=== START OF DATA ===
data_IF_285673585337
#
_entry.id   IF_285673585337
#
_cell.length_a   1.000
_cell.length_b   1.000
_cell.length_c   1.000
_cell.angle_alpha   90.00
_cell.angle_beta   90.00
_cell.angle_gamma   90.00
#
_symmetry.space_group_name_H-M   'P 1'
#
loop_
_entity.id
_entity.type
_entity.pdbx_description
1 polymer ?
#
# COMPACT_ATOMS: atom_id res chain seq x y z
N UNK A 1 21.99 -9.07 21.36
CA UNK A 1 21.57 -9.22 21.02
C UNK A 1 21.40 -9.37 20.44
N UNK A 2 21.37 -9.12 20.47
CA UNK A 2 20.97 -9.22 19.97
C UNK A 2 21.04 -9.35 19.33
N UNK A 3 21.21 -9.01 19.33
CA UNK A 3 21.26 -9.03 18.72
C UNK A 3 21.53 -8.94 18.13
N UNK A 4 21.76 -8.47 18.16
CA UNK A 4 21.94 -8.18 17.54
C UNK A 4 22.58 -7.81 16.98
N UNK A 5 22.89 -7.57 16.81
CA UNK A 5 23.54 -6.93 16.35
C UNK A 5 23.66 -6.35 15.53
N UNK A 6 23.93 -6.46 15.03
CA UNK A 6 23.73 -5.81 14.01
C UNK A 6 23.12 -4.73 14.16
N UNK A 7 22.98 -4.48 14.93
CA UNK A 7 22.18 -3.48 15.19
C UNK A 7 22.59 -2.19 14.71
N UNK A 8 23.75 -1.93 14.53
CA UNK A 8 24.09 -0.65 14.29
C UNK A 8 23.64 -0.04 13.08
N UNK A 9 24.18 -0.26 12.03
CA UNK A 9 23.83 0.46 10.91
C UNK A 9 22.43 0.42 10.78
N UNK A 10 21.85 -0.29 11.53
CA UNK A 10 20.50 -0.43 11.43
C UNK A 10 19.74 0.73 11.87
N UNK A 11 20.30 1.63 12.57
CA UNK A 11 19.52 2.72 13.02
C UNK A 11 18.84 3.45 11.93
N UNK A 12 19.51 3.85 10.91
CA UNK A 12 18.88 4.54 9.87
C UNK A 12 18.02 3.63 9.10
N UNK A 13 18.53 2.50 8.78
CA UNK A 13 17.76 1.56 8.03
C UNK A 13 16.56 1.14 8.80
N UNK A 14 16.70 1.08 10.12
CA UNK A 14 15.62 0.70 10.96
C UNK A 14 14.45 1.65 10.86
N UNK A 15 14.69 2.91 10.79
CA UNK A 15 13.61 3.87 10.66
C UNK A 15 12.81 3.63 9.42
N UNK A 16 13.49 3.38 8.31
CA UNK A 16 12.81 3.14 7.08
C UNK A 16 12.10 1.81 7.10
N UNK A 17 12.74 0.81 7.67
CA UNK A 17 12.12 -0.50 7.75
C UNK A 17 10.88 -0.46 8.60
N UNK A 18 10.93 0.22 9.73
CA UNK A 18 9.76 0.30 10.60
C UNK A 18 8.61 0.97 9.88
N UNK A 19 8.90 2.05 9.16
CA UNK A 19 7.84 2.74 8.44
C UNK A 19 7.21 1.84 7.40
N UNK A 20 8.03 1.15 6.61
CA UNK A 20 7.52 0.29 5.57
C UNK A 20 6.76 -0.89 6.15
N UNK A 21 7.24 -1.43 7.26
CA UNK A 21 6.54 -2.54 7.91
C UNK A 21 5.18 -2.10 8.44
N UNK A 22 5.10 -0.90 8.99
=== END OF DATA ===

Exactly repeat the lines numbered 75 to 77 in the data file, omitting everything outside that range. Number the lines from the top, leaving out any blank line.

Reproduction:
N UNK A 19 8.90 2.05 9.16
CA UNK A 19 7.84 2.74 8.44
C UNK A 19 7.21 1.84 7.40